June 10, 2020
June 10, 2020
I took a ride from Houston to Dallas on a Southwest Airlines 737 a few months ago and found myself seated next to a smartly dressed and clean-cut 30ish young man wearing a Southwest Airlines polo shirt. I asked him how long he’d been with the airline. His response suggested he’d just won a $500 million lottery. With a big grin, he said he’d only been with the company for two years, but they’d been the best two years of his life. Naturally, I asked him why. He didn’t hesitate.
“It is so great to be with a company that knows what it stands for, what its purpose is, and how I fit in.”
He went on to say that Gary Kelly, Southwest’s CEO, reinforces Southwest’s purpose at every turn. He also pointed out the Southwest is the only airline on the planet that has been profitable for over 190 straight quarters and has a remarkable culture that compels this kind of workforce pride and employee engagement.
Herb Kelleher began the Southwest journey four years before its first flight took off on June 18, 1971. He knew the journey would never end. From the very beginning, Southwest’s purpose was to democratize the skies, to connect people to what’s important to them through friendly, reliable, low-cost air travel. Their vision is to be the most loved, most efficient, and most profitable airline on earth. Their promise is to provide a stable work environment with equal opportunity for learning and personal growth. Gary Kelly and his team continue the journey today. They lead the company with purpose, a balanced stakeholder approach, unified leadership, discipline hiring practices, clarity in everything, measuring what matters, cost leadership, relentless improvement, and a commitment to great customer experiences. These are the principles that lead to a culture of peak performance.
Unfortunately, these principles go unrecognized in many businesses. This is despite the fact that companies driven by these principles outperform their next best peers by at least 25%. There have been zillions of books written on leadership, strategy, and execution, and I’ve read most of them. In his books Good to Great and Built to Last, Jim Collins did a good job of broaching the subject. Roy Spence’s It’s Not What You Sell, It’s What You Stand For, and Barry Schwartz’s Why We Work are also very good examinations of the power of purpose-driven organizations. However, just reading great material won’t get results.
No amount of reading will take the place of committing to your own journey and spending time with those who have lived and experienced the benefits of practicing these principles. The things we’re learning from incredible leaders who have led their own transformations are astounding. And what’s more amazing is that this group of phenomenal leaders has been eager to share their “secret sauce.” These leaders are willing to help others in order to make the world a better place.
Leaders of peak performing organizations have committed to begin a journey that never ends. They’ve instilled vision, mission, values, and strategy that energizes and engages the entire workforce, not just the shareholders. They’ve figured out ways to measure the things that matter most, including employee engagement and customer delight. They’ve committed to being the best in their sector, and they’ve removed cost from their enterprises where the customers and employees can’t feel it.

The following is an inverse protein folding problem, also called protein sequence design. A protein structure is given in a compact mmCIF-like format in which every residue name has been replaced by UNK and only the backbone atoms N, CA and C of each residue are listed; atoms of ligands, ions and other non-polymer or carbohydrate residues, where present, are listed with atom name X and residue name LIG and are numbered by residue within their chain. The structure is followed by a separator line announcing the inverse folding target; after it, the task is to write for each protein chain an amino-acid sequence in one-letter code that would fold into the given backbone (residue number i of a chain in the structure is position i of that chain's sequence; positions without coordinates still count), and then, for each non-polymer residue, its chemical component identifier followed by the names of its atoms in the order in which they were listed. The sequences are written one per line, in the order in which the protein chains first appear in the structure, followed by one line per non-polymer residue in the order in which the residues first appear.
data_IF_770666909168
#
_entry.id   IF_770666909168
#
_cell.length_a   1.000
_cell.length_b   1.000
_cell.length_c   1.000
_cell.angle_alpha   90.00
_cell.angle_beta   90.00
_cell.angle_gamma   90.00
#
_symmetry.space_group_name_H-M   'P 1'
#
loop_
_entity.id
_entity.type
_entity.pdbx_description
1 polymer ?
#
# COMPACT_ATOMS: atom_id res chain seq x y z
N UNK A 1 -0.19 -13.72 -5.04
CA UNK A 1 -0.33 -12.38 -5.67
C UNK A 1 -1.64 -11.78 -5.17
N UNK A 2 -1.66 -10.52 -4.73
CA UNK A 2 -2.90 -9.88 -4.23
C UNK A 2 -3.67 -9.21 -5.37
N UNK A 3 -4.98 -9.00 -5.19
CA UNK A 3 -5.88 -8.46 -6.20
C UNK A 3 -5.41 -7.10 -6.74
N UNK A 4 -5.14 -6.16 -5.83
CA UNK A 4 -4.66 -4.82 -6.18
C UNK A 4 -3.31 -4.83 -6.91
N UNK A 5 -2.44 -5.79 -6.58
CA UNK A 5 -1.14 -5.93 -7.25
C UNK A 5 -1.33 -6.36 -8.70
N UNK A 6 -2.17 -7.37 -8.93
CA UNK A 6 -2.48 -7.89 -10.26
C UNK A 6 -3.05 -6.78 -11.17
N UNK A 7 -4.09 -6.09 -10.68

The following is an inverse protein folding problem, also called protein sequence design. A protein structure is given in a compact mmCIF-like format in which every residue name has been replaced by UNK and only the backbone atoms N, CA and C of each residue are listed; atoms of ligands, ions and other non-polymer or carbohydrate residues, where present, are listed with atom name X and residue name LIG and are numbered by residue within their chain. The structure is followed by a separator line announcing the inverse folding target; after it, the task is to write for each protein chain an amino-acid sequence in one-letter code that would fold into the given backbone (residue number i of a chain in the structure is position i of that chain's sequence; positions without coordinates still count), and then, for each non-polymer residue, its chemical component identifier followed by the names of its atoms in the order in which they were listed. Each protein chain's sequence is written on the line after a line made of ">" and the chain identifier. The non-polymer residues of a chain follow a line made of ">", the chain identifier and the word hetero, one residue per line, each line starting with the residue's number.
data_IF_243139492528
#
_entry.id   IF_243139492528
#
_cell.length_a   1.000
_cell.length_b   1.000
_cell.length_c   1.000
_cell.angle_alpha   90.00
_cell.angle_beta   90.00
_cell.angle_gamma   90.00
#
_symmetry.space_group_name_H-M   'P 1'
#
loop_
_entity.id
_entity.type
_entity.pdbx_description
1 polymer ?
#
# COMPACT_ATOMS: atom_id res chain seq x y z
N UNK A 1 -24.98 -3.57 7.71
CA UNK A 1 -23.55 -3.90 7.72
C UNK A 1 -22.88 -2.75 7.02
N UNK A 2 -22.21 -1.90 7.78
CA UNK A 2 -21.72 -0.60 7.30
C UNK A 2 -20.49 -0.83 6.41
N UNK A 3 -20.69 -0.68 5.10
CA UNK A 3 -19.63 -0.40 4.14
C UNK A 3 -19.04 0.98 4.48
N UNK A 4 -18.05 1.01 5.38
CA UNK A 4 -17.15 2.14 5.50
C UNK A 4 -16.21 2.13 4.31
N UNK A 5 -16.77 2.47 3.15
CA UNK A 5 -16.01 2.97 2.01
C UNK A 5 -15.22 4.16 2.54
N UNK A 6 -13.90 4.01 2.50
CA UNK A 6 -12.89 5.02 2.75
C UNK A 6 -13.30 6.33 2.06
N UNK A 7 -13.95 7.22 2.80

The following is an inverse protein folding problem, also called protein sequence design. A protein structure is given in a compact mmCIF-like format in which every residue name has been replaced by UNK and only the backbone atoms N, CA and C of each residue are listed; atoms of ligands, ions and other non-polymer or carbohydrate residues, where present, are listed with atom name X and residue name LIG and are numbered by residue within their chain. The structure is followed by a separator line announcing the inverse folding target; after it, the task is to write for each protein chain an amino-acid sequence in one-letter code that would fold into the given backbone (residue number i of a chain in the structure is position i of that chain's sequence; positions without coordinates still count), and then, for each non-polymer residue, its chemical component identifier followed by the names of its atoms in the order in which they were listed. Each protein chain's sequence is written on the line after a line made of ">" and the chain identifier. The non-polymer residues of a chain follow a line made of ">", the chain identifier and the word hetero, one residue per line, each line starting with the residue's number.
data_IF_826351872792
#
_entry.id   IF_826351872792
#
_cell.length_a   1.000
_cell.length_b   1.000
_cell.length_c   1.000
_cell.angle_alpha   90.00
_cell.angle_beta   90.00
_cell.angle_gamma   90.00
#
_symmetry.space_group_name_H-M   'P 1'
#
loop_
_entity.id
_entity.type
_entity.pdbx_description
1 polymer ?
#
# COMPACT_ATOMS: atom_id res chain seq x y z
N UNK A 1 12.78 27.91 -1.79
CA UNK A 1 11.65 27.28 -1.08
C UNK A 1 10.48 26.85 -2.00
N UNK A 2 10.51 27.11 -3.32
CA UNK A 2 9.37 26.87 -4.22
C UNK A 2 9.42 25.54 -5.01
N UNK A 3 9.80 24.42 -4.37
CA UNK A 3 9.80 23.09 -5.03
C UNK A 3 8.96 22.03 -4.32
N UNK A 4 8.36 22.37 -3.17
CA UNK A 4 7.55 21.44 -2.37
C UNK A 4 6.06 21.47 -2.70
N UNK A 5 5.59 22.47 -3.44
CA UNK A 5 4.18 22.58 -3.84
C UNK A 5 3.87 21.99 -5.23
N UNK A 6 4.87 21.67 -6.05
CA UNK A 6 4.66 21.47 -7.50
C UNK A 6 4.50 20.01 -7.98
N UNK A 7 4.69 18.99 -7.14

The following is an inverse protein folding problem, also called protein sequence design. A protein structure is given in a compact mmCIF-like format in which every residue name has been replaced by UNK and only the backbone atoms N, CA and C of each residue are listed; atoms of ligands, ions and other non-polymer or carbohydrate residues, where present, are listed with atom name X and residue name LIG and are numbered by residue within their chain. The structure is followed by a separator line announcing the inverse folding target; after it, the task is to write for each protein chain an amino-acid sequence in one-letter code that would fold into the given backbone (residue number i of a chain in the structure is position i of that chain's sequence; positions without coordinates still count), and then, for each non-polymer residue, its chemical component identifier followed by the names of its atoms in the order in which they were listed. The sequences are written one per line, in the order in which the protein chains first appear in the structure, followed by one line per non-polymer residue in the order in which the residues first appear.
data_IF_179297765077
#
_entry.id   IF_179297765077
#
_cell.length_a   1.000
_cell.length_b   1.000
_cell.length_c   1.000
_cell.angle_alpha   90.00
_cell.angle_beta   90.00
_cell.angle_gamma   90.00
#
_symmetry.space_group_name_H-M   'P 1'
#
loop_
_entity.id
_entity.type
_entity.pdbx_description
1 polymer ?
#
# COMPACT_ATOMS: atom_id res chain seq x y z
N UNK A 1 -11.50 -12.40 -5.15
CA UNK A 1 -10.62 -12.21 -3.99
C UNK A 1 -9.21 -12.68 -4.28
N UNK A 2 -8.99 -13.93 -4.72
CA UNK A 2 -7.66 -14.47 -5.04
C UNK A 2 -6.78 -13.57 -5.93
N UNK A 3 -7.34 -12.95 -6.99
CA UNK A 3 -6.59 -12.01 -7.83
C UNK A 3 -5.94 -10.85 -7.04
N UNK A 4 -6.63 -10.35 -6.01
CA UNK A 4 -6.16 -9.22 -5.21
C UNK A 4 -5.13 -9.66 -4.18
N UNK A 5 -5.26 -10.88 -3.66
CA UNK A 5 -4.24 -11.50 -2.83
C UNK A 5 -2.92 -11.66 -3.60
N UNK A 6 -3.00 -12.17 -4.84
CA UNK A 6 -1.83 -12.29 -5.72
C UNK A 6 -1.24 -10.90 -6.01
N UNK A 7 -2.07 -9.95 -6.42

Why then, are these principles not taught in most mainstream business schools? Stew Friedman, leader of the Work/Life Integration Project at the Wharton Business School and host of Work and Life on Wharton Business radio, asked Barry Schwartz the same question six years ago. Barry Schwartz is a 1971 Wharton Ph.D. and organizational psychologist whose practice focus is the workplace. Barry says – and I agree – that “the mainstream business community has been heavily influenced by two individuals – Adam Smith and Frederick Winslow Taylor.”
Barry’s workplace research asserts that as much as 90% of the world’s workforce is disengaged, and Gallup says 70% of the U.S. workforce is disengaged. Barry says the world has been heavily influenced by Adam Smith, who wrote in Wealth of Nations in 1776 and to Fredrick Winslow Taylor, who came along 100 years later and is seen by most as the father of the modern hierarchy and business processes. Both had views of a workforce populated by people who require extrinsic motivation and careful supervision; and both have had a profound effect on global business.
John Maynard Keynes said: “The ideas of economists and political philosophers, both when they are right and when they are wrong, are more powerful than is commonly understood. Indeed, the world is ruled by little else. Practical men, who believe themselves to be quite exempt from any intellectual influences, are usually the slaves of some defunct economist.”
We reject the notion that people work only for pay and extrinsic rewards; that they need close monitoring, constant supervision, rules, and confining policies. We know, through our research, observation, and study, that when organizations share a purpose greater than just making money, and engage their stakeholders, they produce substantially higher returns for their shareholders and have a lot more fun doing it. They lead with values and standards, not rules and policy manuals. They measure things that matter and lead to superior shareholder returns.
Peak performing organizations look and feel good; the deeper you look, the better the view. Beyond exceptional returns, you’ll see trust, smiling faces, exceptionally low turnover, spirited and healthy debate, systems that are driven by purpose, frontline employees who sound like company spokespersons, and delighted, evangelistic customers. They have frontline employees and customers who tell stories about them and are, in fact, their most effective evangelists.
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